At the beginning of this blogpost, I mentioned that we’d be taking a short break from the series on names, but I can’t resist closing with a brief note on some famous “Buttercups,” both human (albeit fictitious) and bovine.  They can be found in The Powerpuff Girls, The Princess Bride, HMS Pinafore, and Toy Story.  And double-checking online, I find there are dozens, maybe hundreds, of references to cows named Buttercup, in books, as toys, and as TV or pantomime characters.  Examples range from the current craze of the”Sylvanian Families” miniatures to the vintage “Buttercup the Cow” from “The Woodentops,” a BBC children’s television series from 1955.  Ironically, buttercups are actually poisonous to cows, yielding a bitter-tasting oil, protoanemonin, when crushed, and this cute flower can also cause contact dermatitis in people.

So far, I have to acknowledge that I haven’t found any examples of “Cam an Ime,” as a cow’s name in Irish, let alone as a human character’s name.  Somehow, it just doesn’t seem to lend itself to this use.  But one never knows.  Maybe it’ll turn up.  “Crobh préacháin” seems even less likely.

At any rate, there you have it: im, im portaigh, imeanna, cam an ime, crobh préacháin, and a nod to Pinafore and The Woodentops et al.  Ar ais go dtí na hainmneacha cailíní roimh i bhfad.  Slán go fóill – Róislín

naisc d’im portaigh:




nasc don lampa cam: (National Museums, Scotland)

Please Don’t Eat the ‘Nóiníní’ (and a few other flower phrases in Irish)

Posted on 16. May, 2016 by in Irish Language

An bhfaca tú nóinín mar seo riamh? B'fhéidir i dTír na nIontas? Agus ós rud é go bhfuil "aghaidh" ag an "day's eye" (dæges ēage) seo, an bhfaca an nóinín seo thusa? (grafaic:

An bhfaca tú nóinín mar seo riamh? B’fhéidir i dTír na nIontas? Agus ós rud é go bhfuil “aghaidh” ag an “day’s eye” (dæges ēage) seo, an bhfaca an nóinín seo thusa? (grafaic:

(le Róislín)

Mostly we’ve been focusing on ainmneacha lately, but I thought we’d take a short break and look at the flower behind one of the flower-themed girl’s names featured in a recent blog.

So today we’ll look at various uses of the word “nóinín” in Irish.  We discussed ‘nóiníní’ pretty thoroughly in the last blogpost, mostly as a girl’s name, usually in Irish (Nóinín) but occasionally anglicized (Noneen).  Let’s review the different forms of the word, and then look at a couple of different types of daisies and other daisy phrases.

an nóinín, the daisy

an nóinín, of the daisy (same as above; peitil an nóinín)

na nóiníní, the daisies

na nóiníní, of the daisies (same as the 3rd line, because this is one of those wonderful 4th-declension nouns that don’t change when you say “of the ….” ).  Peitil, gais, duilleoga agus bláthóga strapachruthacha na nóiníní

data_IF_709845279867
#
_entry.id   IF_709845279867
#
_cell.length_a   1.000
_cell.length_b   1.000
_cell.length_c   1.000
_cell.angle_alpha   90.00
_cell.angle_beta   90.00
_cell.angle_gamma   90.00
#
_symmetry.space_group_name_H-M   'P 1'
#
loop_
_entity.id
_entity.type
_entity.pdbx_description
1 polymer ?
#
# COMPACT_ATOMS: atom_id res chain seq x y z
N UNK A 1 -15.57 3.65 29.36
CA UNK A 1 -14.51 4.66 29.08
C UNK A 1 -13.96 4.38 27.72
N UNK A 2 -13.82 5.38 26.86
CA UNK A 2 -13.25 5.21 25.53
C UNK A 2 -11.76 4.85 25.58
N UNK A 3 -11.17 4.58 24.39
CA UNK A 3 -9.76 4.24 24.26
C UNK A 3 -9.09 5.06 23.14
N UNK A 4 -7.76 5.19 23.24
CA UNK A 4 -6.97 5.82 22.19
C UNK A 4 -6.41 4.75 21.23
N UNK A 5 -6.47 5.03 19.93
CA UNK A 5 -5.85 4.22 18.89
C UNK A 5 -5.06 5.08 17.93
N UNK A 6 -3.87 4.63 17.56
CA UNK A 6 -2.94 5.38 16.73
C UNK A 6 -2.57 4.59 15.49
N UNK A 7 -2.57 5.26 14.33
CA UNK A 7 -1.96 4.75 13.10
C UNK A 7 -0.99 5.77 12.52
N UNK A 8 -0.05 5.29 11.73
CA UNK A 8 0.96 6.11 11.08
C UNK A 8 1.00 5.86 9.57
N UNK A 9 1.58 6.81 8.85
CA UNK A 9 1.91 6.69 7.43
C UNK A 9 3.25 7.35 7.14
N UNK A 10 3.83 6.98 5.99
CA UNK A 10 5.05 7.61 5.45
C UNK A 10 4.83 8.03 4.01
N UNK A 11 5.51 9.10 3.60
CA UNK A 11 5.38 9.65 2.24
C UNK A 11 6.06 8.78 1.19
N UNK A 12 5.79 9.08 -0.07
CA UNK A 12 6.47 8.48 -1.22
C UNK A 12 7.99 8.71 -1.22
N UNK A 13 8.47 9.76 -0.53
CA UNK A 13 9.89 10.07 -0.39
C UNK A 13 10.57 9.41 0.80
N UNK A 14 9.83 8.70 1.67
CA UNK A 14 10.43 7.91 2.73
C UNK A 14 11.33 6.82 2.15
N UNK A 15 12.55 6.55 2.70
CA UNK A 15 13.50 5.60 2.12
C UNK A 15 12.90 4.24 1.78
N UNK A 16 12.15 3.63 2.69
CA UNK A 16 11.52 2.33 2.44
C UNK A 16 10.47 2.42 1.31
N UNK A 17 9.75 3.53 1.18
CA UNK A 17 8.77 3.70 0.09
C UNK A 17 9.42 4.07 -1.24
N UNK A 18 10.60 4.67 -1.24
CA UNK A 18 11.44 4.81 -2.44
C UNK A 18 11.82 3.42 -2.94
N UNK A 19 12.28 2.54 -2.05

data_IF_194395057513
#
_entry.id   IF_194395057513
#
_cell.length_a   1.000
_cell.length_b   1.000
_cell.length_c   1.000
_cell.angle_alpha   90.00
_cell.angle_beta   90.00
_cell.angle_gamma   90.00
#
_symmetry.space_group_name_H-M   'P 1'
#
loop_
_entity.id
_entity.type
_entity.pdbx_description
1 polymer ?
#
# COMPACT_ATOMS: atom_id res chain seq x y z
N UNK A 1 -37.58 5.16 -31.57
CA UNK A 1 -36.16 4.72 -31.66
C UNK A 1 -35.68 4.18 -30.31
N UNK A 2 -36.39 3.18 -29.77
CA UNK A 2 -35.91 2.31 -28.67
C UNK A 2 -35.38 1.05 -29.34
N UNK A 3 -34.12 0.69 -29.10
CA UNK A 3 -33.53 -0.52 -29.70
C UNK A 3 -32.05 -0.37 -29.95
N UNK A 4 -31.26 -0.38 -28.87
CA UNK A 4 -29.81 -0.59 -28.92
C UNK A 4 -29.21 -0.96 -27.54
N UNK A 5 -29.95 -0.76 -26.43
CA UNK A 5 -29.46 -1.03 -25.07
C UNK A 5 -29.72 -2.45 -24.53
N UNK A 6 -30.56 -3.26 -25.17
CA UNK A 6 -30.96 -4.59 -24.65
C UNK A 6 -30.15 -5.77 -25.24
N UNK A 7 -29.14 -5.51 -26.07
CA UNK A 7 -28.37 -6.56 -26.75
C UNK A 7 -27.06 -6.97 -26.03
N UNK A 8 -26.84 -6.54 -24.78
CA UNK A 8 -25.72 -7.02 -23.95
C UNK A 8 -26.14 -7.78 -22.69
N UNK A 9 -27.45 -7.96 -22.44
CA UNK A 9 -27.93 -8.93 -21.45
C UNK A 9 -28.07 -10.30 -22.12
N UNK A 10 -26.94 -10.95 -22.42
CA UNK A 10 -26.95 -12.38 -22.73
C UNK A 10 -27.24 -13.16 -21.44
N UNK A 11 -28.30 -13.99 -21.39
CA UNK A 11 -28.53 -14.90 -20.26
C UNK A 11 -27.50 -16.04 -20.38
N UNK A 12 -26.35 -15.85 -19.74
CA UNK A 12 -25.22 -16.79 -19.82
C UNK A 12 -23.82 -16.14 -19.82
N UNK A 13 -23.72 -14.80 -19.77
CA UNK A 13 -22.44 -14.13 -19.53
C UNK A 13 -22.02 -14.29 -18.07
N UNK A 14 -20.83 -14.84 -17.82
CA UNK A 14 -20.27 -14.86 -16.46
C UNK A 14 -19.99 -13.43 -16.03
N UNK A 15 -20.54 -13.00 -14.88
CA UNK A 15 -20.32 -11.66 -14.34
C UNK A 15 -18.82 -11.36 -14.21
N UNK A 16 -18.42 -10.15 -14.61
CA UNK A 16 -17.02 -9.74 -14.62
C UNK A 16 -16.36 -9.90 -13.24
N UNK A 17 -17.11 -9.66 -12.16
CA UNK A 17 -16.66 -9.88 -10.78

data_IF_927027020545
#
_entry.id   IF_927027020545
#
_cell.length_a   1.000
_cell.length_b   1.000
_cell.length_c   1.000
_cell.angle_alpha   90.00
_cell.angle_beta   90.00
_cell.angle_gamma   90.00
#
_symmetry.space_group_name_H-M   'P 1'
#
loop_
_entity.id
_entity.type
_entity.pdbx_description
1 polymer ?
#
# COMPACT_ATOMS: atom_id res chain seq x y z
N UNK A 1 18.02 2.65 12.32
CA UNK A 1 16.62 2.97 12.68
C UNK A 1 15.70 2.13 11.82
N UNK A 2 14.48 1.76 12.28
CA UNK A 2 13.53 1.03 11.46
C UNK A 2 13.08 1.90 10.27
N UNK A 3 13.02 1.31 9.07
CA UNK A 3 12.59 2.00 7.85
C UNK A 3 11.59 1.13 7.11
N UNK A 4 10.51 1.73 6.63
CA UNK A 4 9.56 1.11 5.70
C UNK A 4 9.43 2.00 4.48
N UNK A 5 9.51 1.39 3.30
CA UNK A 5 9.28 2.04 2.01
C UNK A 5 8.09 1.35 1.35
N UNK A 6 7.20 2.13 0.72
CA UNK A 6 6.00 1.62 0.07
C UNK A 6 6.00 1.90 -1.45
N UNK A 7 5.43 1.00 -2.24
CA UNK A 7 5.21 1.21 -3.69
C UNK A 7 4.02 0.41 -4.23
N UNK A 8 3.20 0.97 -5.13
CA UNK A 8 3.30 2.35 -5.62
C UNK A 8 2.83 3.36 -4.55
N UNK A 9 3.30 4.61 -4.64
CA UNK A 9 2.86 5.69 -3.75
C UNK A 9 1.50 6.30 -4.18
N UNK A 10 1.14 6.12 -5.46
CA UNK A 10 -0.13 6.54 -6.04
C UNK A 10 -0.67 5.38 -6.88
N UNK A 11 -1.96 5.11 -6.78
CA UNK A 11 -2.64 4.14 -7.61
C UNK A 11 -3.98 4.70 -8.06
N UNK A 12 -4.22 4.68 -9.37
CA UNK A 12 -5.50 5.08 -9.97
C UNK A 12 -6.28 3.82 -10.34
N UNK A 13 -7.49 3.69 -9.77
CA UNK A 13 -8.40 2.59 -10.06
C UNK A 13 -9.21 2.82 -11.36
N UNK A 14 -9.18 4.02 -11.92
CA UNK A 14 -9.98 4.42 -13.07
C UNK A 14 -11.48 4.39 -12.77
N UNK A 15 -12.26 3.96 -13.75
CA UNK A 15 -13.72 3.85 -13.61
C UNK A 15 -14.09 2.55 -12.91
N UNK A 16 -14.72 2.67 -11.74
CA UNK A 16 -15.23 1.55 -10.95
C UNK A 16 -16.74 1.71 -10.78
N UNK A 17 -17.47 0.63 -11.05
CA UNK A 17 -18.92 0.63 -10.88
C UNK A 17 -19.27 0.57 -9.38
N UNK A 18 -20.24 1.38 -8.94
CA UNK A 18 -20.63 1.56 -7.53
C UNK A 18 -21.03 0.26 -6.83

Here are a few varieties:

nóinín páipéir, everlasting daisy (with 2 akas to its credit, “strawflower” and, “paper daisy,” logically enough, since the Irish literally means “daisy of paper.”)

nóinín madaidh, a type of small red daisy, lit. “dog daisy”

nóinín mór, ox-eye daisy, literally just “big daisy.”  But a different type of ox-eye daisy doesn’t use “mór” at all; it’s “easpagán buí,” lit. yellow marguerite (“marguerite” being another word for ‘daisy’).  Actually easpagán must be a sort of diminutive of “easpag” (bishop), but not as small as “*easpaigín,” if that’s even a word, or “*easpagáinín,” which may not be a word either.  “Sagarteen” (Little Priest) I’ve heard, right enough (as in the song, “An Sagairtín,” sung by Joe Heaney and others) but so far no “Little Bishops.”  Well, if flowers can have names like “Jack-in-the-Pulpit’ and “Lus na Maighdine Muire,” I’m sure we could have flowers whose name means “bishop” as well.

The “nóinín mór” is also sometimes translated as “dog daisy,” just to add to the mix.  So what is a “dog daisy,” really?  Is it the flower whose name means “dog daisy” (nóinín madaidh) or the flower described as “big,” and equated in English with an ox’s eye?  And what’s the deal with ox-eyes anyway?  Why not “bull’s eye,” “cow’s eye,” “pig’s eye,” etc.  Next time I meet an ox, I’ll have to look more closely at his eyes.

Leaping from the diminutive daisy to the impressively tall sunflower, we have the term “nóinín na gréine” (lit. daisy of the sun) for “sunflower,” although that plant is more typically called “lus na gréine.”  That latter term, lus na gréine, appears quite charmingly in the children’s book, Camille agus na Lusanna Gréine, by Laurence Anholt, whose Leonardo and the Flying Boy has also been translated into Irish (Leonardo agus an Buachaill a D’eitil).  Both of the Irish titles are available from Cló Iar-Chonnacht (


And a few uses of ‘nóinín‘:

slabhra nóiníní, a daisy chain

Which can be made into a verbal noun:

slabhrú nóiníní, daisy-chaining, in computing

And speaking of daisies and computing, I haven’t seen one for a while, but there’s the term “printéir roth nóinín” (daisy-wheel printer, lit. printer of wheel of daisy).